Neither Florists Nor Bakers Should Be Forced to Participate in Same-Sex Weddings

While same-sex couples ought to be able to get marriage licenses—if the state is involved in marriage at all—a commitment to equality under the law can’t justify the restriction of private parties’ constitutionally protected rights like...Show More Summary

Terrorism Deaths and Injuries by Ideology: Excluding the Outlier Attacks

My recent blog post on the deaths and injuries caused by terrorists according to their motivating ideologies sheds some light on how frequent attacks like Charlottesville occur. I found that there were 3,350 total murders on U.S. soil caused by terrorists from 1992 through August 12, 2017. Show More Summary

How Do Police View The Neo-Nazi/White Supremacist Threat?

Two years ago, researchers at Duke University, drawing on a survey they conducted with police departments around the country through the Police Executive Research Forum, published a study on police perceptions of the domestic terrorist threat. Show More Summary

A Dozen Times Trump Equated his Travel Ban with a Muslim Ban

Last week, the Trump administration filed its merits brief in the Supreme Court case over his executive order suspending all travel and immigration from six African and Middle Eastern countries. On Twitter, President Trump has been insistent...Show More Summary

A Monetary Policy Primer, Part 11: Last-Resort Lending

So far, throughout this primer, I’ve claimed that central banks have one overarching task to perform:  their job, I said, is to “regulate the overall availability of liquid assets, and through it the general course of spending, prices,...Show More Summary

Diverted Educational Resources = Higher Student Achievement?

Education scholars such as Richard Kahlenberg from The Century Foundation claim that since school choice programs “divert important resources away from the public schools,” children left behind in traditional public schools could be negatively impacted academically. Show More Summary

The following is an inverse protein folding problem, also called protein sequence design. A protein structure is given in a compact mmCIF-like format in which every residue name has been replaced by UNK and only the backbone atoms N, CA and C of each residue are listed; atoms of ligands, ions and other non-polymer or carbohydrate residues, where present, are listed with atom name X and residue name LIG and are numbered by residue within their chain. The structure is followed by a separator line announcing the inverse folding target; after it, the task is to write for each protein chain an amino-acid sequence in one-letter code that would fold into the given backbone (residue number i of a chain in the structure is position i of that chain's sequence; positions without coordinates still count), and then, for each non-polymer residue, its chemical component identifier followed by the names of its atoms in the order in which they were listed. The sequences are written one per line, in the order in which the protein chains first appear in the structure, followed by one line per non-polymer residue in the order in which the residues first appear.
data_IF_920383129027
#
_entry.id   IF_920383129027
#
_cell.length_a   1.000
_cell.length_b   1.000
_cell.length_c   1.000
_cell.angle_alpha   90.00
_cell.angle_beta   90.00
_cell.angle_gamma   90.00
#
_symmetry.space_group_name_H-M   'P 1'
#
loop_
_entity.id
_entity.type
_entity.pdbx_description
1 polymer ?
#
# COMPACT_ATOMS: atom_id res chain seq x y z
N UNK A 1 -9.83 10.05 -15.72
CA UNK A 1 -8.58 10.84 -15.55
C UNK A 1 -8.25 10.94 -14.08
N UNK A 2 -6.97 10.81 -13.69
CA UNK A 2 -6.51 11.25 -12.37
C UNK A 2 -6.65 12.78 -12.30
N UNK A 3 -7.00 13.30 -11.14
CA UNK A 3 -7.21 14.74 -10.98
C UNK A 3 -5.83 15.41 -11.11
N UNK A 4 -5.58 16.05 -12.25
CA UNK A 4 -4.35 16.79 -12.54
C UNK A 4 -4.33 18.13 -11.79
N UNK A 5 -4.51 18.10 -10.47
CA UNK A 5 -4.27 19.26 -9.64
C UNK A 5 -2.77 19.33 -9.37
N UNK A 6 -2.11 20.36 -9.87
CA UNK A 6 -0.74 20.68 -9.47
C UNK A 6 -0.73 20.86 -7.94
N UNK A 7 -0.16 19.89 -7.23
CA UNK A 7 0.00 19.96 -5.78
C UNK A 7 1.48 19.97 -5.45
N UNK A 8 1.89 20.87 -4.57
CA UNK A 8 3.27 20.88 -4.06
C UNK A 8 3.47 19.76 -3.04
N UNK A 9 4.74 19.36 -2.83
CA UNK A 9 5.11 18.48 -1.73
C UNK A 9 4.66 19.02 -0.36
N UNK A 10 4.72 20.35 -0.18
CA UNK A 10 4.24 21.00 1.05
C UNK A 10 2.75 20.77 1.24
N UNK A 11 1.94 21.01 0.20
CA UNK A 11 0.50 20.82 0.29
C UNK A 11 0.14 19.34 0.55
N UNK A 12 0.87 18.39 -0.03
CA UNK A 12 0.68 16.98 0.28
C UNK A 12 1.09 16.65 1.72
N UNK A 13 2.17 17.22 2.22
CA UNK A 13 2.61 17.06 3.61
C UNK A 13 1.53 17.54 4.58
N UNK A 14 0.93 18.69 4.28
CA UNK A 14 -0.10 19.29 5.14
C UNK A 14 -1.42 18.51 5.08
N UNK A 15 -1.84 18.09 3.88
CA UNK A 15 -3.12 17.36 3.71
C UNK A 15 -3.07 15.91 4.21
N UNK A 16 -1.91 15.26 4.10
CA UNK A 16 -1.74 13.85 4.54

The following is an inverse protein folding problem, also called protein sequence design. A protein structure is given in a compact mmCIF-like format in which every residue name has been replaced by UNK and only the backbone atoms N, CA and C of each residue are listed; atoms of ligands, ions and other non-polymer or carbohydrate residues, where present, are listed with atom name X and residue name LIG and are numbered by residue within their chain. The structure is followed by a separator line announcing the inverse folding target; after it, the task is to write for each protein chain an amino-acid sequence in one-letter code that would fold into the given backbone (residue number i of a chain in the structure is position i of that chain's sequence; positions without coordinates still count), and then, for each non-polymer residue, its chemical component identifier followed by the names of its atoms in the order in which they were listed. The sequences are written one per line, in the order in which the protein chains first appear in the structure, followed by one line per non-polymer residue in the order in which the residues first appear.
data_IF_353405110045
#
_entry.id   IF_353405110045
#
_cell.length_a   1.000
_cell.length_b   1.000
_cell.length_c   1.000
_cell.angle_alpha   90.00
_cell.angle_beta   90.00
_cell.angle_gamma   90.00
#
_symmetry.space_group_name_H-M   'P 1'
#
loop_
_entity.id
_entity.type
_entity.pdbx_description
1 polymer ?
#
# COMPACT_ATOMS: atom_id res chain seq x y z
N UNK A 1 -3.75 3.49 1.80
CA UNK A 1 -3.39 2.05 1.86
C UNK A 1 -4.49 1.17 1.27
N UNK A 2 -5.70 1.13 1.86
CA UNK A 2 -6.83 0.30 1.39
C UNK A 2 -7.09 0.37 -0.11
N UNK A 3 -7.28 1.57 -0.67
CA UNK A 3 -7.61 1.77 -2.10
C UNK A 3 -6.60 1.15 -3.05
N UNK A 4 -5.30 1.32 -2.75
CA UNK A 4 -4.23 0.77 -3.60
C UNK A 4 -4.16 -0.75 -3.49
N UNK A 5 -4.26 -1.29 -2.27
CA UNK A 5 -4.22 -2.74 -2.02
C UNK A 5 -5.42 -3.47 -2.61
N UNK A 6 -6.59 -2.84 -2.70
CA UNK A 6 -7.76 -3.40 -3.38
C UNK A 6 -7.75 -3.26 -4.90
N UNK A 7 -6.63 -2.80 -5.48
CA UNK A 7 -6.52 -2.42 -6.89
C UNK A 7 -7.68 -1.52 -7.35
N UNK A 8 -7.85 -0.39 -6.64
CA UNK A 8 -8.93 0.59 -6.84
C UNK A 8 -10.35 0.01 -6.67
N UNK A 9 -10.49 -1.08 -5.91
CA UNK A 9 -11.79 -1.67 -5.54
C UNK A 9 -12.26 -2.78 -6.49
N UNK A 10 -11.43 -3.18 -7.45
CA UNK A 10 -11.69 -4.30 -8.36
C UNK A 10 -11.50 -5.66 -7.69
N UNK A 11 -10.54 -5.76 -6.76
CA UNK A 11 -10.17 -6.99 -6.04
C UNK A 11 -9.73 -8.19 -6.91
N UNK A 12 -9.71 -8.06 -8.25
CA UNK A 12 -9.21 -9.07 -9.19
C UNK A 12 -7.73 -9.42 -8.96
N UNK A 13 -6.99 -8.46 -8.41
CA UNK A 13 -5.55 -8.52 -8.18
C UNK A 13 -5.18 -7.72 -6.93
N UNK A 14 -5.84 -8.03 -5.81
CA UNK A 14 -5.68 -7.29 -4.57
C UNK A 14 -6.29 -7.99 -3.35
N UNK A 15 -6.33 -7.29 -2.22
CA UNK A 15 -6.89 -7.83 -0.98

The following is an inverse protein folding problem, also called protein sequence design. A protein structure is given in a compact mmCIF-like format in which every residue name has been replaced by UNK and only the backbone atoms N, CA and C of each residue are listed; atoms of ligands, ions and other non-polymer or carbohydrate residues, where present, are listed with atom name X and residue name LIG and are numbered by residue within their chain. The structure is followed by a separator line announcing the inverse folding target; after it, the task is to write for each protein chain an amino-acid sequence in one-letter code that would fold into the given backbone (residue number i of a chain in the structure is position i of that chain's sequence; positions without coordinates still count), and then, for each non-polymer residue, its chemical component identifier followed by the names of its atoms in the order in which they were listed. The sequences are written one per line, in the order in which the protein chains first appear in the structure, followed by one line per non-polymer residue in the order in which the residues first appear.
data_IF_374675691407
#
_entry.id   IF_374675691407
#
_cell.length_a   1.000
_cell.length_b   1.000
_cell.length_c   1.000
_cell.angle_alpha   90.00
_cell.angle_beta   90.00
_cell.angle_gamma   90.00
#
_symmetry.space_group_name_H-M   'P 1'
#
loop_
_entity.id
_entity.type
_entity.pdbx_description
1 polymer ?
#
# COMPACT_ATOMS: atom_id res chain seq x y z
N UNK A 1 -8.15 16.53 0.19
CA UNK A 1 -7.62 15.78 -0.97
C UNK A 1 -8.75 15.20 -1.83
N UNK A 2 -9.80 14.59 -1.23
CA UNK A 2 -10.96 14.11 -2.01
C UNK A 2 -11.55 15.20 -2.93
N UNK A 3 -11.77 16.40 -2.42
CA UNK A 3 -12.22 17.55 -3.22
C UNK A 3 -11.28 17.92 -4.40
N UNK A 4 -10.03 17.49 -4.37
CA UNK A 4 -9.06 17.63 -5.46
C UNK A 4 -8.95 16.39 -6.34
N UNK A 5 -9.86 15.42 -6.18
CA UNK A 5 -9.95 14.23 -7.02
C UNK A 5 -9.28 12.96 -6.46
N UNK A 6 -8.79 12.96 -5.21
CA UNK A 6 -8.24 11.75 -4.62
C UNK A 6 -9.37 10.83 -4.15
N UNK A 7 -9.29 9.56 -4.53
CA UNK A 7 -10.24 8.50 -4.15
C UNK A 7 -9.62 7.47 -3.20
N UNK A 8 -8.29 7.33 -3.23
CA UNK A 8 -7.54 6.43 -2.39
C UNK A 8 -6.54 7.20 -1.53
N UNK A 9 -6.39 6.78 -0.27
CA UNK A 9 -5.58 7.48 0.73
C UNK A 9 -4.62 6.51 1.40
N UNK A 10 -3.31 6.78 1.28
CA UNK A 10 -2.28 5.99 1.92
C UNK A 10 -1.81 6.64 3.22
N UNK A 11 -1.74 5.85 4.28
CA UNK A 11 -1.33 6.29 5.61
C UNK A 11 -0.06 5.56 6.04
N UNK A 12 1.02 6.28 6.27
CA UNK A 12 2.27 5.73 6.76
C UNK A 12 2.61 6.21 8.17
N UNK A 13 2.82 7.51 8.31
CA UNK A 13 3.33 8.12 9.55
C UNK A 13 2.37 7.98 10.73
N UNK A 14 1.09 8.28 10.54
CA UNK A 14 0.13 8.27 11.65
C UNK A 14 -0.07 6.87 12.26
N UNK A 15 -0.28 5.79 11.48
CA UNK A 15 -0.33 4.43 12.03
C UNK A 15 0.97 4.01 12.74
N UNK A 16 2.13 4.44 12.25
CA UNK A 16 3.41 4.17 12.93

Terrorism Deaths by Ideology: Is Charlottesville an Anomaly?

Three people were murdered in a likely terrorist attack in Charlottesville, Virginia this Saturday when a suspected white nationalist named Alex Fields Jr. drove his car into a group of protesters. Prominent people on both sides of the political spectrum have condemned the politically motivated violence. Show More Summary

To Apply the Fourth Amendment in the Digital Age, Go Back to Its Text

Timothy Carpenter and Timothy Sanders were convicted in federal court on charges stemming from a string of armed robberies in and around the Detroit area. They appealed on the ground that the government had acquired detailed recordsShow More Summary

Which Are the Largest Federal Agencies?

The federal government spends more than $4 trillion a year on programs in hundreds of agencies. Which are the largest agencies, and how fast are they growing? You can find out using the charting tool at Show More Summary

A Different Angle on Google Employee Privacy

Can we talk about the story of whether Google, a company entrusted with everyone else’s personal secrets, should let its own employees’ confidential data be thrown open to the scrutiny of a vengeful world in the course of trying to show that its workplace is not rife with discrimination? No, not that Google story. Show More Summary